“No matter where we go, we will always miss the place where we came from.” I’ve been here in England for more than a year now but I still can’t help myself miss my home country, the Philippines.
Today is a bank holiday here in the UK and thought to write this post as I was contemplating of what I’ve missed in my 1 year away from the Philippines.
This is not in order, so here it goes:
Philippines is a tropical country. We don’t have winter, fall, or spring. We only have wet and dry seasons. In the Philippines, we normally get 24-26 degrees Celsius temperature on normal days and higher than that on hotter days.
During winter time here in England, it’s usually minus 1, 2, or 3. And, sometimes it’s 0, positive 1, 2, or 3 if you’re lucky. You’d just prefer to stay at home with your blanket over you and the heating in full blast! Oh dear, this is the time when the gas/electric bill tends to go up! You don’t want to die of hypothermia, do you?
Summer in England is a lot better but some days may still be cold. It varies and temperature is usually 10 degrees onwards.
There are a lot of Asian ingredients available here so it’s easier to make some local cuisine in the comfort of your kitchen. However, it’s usually expensive compared to the local UK products due to, obviously, the shipping costs.
Some kitchen staples make a big difference when you wanted to achieve the authentic Filipino taste. I prefer Datu Puti soy sauce than the common dark soy sauce widely available here in England. The Datu Puti sugar cane vinegar is a lot better than the local vinegar in terms of taste (well according to my taste buds!). In my kitchen, I always make sure I have those 2 Datu Puti products.
I also miss the local street foods like isaw, bbq, pruben, balut and many more. How can you not? They are delish! And I badly miss Bangus, this fish is really creamy! Yum! And how can you not miss Jollibee, Potato Corner, Carmela’s Ensaymada, the cakes in Lachi’s, Piattos, Chippy, etc? Am I making you feel hungry now?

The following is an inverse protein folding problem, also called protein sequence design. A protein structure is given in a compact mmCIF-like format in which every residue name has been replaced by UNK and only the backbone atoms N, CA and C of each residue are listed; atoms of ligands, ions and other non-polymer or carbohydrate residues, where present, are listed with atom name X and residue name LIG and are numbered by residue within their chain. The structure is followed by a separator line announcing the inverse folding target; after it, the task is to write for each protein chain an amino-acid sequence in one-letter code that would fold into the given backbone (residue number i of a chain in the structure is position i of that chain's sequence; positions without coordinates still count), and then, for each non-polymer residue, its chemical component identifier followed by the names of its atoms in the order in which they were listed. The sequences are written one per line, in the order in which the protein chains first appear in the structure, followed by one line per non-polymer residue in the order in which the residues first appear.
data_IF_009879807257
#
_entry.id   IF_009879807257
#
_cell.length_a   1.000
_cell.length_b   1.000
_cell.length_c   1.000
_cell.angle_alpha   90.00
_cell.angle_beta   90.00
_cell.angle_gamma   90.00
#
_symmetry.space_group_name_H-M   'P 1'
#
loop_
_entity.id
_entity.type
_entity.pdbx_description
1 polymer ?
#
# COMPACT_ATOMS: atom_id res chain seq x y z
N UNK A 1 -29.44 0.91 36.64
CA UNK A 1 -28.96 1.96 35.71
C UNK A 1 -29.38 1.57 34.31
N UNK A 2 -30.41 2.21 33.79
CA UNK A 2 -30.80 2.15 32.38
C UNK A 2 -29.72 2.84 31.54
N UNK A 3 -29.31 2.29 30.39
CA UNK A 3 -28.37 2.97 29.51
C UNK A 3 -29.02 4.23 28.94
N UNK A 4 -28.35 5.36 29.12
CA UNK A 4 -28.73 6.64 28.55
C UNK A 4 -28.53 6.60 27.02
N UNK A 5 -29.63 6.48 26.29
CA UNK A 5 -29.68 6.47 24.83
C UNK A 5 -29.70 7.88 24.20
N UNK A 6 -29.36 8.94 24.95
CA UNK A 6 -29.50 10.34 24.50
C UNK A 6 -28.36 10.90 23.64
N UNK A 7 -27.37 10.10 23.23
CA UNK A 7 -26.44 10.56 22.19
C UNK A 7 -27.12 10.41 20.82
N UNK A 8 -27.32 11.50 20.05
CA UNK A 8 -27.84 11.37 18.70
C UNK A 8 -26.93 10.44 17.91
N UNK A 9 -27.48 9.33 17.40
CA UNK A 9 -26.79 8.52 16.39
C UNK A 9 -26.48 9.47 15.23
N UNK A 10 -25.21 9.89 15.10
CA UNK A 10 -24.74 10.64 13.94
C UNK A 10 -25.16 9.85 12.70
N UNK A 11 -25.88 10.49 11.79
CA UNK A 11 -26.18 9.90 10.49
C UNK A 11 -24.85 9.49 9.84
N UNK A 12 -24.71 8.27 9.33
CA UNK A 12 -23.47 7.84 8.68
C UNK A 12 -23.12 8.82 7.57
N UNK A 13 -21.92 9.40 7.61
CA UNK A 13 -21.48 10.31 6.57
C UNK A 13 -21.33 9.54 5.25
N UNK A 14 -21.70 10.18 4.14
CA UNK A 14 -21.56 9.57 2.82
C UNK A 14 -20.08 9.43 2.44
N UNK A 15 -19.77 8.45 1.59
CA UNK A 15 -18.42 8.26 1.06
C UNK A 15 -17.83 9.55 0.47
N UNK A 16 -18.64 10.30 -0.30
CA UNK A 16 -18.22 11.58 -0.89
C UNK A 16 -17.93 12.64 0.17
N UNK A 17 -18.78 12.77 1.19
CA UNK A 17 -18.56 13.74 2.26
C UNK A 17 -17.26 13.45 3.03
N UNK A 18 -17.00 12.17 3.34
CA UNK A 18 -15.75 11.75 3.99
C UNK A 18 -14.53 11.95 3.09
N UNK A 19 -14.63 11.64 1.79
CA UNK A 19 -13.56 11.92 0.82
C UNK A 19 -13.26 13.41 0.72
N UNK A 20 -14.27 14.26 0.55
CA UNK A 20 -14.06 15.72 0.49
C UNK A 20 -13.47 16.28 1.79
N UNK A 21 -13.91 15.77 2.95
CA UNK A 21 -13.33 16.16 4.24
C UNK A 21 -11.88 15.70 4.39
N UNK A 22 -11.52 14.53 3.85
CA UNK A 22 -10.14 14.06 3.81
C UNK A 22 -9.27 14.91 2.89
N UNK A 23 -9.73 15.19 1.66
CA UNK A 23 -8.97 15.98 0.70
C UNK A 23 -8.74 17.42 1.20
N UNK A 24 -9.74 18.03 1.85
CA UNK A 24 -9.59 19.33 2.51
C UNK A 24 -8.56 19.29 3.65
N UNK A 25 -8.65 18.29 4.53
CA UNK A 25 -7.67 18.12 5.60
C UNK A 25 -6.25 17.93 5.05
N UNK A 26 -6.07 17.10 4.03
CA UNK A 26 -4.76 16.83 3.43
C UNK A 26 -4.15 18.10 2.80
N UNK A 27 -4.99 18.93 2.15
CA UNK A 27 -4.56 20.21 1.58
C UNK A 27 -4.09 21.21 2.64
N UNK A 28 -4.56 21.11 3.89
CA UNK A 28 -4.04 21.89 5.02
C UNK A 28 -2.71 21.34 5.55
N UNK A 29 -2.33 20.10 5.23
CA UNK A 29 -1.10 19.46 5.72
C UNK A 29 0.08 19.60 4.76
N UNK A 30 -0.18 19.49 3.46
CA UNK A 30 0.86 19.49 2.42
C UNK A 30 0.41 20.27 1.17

3. Local Jeepneys
Most Filipinos have tried riding a jeepney, unless you’re a part of Alta Sociedad or just a rich kid. This cheap transportation is widely available anytime (no schedules) and it can take you everywhere you want for a few pesos! And who can’t miss the loud horns of those vehicles? And the usual convo between the driver and passenger like ‘Lugar lang ko sa daplin nong‘, ‘Bayad nako nong‘, etc. When you hear it, for sure you’re in the Philippines!
Here in England, they have a very systematic transportation and everything runs on a schedule. If something goes wrong, you’ll get delays or, worse, cancellations. But if they have 30mins or more delays, you are entitled for a refund. Just get in touch with your local train station officers or visit their official website for instructions.
4. Family and Friends
This is a no brainer. People residing abroad, away from their family/friends will surely feel homesickness blues at some point. We can meet new friends abroad but the bond and memories shared will forever linger.
I usually miss my family and sometimes I can’t help myself but ‘make drama’ when I’m alone. Make iyak but after a few minutes I’ll be fine as if nothing happened. Sometimes, you just need to let it out so you’ll feel better.